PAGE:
Why Sporty Spice Was My Accidental Lesbian Hero

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We millennials grew up in an amazing time. We had all these awesome musicians to look up to, before MTV got taken over by pregnant teenagers and weird dating drama.

Back in the good old days, we had pop starlets and boy bands and, of course, the quintessential girl power group: The Spice Girls.


I’m not ashamed to admit that I wanted everything to do with all things Spice Girls, and if I’m being entirely honest, I’d probably still jump at the chance to go to a reunion concert. (Are they still doing those? Anybody know?)

Of all the gorgeous women in the quintet, Sporty Spice (Mel C) was undeniably my favorite. I had the licensed Barbie doll with the white satin suit, and (of course) she would always seduce my other Barbies.

I didn’t even fully understand it at the time, but in a weird sort of way, I think she always was the queer icon I needed. Let’s look at the facts.

She was gorgeous, without relying on fashion trends.

Mel C was always incredibly attractive, whether she was wearing that iconic white satin suit, or dressed down in sweat pants and a sports bra. (Ah, how I love that aesthetic.) She taught me that I didn’t have to wear what everyone else was wearing – as long as I knew how attractive I really was. (And, I think she was more than a little bit of the reason I got my nose pierced, too.)


She helped teach me about “girl power”.

Okay, so this wasn’t just her, but the entire Spice Girls team (including the members behind the scenes), but for some reason, when they’re coming from someone who embodied my own tomboyish style, the information was a little easier to take. Sporty Spice helped teach me that I didn’t have to be “girly” to be glad that I was a girl. She taught me that it’s okay to wear pants, even if everyone else is wearing dresses. It’s all good.


She spoke out about mental health.

To be fair, it was the actual Melanie Chisholm who spoke out about mental health, not “Sporty Spice” (who I’m sure I don’t have to tell you was just a character). But when Melanie chose to speak up about her depression, her eating disorder, and the other mental health issues she’d been facing, it showed me that it really is OK if you need help sometimes. She taught me that it’s okay to not be okay, and that’s super important to remember, even to this day.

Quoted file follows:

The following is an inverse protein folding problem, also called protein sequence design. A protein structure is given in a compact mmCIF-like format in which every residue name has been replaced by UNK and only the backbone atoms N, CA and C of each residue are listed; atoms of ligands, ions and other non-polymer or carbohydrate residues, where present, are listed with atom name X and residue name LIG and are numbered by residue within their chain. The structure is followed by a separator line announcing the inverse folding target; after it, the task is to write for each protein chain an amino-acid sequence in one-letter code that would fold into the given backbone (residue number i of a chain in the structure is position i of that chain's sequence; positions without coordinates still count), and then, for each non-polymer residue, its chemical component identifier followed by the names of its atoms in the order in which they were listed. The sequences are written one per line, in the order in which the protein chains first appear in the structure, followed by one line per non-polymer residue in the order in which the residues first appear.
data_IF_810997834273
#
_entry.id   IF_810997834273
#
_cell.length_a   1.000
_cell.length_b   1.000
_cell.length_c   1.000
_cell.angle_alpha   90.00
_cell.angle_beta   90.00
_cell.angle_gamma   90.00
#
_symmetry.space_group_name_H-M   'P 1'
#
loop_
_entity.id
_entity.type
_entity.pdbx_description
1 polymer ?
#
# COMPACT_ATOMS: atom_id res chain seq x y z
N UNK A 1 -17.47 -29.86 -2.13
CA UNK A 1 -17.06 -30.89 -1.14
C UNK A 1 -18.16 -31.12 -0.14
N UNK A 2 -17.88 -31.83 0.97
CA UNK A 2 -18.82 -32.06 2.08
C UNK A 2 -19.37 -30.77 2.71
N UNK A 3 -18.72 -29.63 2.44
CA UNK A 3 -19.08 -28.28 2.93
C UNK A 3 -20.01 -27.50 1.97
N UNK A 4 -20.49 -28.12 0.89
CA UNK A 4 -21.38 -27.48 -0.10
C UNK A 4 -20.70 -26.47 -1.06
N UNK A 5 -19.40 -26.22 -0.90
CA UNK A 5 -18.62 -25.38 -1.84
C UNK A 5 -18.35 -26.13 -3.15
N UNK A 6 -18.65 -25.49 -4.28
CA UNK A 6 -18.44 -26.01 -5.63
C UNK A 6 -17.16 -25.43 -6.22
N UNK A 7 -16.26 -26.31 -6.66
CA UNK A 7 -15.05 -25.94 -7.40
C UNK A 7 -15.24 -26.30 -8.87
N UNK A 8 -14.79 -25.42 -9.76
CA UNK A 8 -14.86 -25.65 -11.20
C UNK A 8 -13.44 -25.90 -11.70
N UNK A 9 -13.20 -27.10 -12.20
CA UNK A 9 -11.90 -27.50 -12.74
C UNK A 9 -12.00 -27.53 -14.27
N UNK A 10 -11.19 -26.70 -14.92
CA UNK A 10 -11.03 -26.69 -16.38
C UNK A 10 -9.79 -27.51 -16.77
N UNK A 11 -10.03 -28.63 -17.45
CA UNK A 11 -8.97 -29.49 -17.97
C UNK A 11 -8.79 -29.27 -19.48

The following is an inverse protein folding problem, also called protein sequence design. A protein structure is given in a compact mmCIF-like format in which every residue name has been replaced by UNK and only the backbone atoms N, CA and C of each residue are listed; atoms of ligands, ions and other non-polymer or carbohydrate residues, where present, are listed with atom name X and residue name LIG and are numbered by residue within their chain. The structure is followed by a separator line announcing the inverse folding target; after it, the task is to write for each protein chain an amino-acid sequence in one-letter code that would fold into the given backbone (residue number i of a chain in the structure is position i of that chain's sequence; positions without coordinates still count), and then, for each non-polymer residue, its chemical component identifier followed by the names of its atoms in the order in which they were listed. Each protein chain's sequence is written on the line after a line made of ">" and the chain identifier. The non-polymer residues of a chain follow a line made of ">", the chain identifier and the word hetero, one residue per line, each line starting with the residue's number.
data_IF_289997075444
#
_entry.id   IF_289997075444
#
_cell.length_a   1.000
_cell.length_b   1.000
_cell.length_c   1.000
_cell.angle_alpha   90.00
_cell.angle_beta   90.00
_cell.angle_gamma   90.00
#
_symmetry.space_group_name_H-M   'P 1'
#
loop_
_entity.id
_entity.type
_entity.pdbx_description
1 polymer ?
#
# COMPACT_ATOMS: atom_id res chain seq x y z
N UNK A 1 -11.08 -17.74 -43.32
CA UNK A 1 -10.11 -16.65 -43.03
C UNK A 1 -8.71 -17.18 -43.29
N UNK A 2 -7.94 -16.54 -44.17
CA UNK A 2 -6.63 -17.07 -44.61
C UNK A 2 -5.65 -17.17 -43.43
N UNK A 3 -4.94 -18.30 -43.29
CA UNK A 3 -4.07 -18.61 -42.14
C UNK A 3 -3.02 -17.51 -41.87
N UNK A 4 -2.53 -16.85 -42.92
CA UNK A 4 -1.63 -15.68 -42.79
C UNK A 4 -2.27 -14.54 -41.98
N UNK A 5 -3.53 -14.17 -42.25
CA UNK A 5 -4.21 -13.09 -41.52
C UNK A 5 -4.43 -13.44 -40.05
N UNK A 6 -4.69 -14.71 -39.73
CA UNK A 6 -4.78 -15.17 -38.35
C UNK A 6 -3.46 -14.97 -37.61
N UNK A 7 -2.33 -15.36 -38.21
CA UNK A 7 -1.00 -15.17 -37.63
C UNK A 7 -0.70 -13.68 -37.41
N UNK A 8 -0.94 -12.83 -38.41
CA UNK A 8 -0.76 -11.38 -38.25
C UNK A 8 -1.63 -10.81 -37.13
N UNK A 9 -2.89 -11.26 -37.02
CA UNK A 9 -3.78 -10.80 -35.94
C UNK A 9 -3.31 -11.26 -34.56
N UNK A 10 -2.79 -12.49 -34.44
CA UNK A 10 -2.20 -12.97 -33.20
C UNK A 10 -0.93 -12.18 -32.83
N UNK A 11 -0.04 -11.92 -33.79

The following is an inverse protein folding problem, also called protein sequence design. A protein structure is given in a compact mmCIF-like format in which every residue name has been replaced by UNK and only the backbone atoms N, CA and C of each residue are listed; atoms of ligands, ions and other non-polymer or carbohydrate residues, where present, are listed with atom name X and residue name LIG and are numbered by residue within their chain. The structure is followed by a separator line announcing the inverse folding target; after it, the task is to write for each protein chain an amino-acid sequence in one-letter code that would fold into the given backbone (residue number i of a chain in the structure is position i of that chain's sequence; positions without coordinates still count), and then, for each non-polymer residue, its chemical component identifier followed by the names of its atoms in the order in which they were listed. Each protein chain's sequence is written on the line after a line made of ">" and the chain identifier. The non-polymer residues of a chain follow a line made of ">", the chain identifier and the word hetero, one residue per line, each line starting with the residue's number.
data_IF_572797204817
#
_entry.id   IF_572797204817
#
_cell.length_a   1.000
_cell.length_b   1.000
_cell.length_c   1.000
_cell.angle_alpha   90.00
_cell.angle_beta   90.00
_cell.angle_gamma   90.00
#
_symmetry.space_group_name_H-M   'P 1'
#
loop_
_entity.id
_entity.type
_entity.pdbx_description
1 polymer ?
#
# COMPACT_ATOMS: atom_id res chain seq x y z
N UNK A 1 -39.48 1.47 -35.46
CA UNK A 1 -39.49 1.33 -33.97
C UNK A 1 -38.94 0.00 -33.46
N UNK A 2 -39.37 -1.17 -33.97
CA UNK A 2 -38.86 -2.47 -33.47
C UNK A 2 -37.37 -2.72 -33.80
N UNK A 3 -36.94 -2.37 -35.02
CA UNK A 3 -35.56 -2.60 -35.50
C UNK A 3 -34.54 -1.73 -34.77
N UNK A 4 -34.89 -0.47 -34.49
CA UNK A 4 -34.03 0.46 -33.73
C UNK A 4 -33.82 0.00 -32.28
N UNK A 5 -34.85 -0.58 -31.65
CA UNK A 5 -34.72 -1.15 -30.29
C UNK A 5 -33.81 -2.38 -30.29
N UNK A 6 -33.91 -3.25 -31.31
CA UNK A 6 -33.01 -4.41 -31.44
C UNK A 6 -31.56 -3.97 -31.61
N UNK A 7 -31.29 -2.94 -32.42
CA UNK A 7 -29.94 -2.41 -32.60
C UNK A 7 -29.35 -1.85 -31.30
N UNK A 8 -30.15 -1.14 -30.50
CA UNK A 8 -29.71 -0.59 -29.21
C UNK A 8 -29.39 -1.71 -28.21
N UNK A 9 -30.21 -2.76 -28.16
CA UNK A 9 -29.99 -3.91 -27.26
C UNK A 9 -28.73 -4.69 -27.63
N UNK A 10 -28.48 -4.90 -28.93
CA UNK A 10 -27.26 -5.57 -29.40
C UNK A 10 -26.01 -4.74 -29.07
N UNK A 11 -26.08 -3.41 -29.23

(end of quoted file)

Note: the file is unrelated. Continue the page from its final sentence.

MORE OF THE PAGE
She taught me that you could have more than one style.

Sometimes, Mel C was dressed in fancy clothes and impeccable makeup. Other times, she rocked the natural look and baggy clothing. As someone whose style fluctuates from super feminine to super masculine (and often falls somewhere in between), it was so good to see someone who didn’t mind mixing things up. She inspired me to wear what I felt comfortable in that day, and not to worry too much about what I usually wore.


She taught me that it’s okay to keep people guessing.

Despite any of the queer stereotypes that could be imposed on Sporty Spice, Mel C has only publicly been in relationships with men. Of course, that doesn’t mean that she isn’t bi (this year has seen a lot of bisexual celebrities coming out, and I think it’s fantastic), but it’s more important that she taught us that the way you look, act, or talk doesn’t have anything to do with your sexuality unless you say it does.


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If only the world was as “open-minded” as us… Alas, matters of sexual identity and equal love, often cause so much friction in the rest of the world. Here, find an open dialogue on the issues facing our LGBT community.

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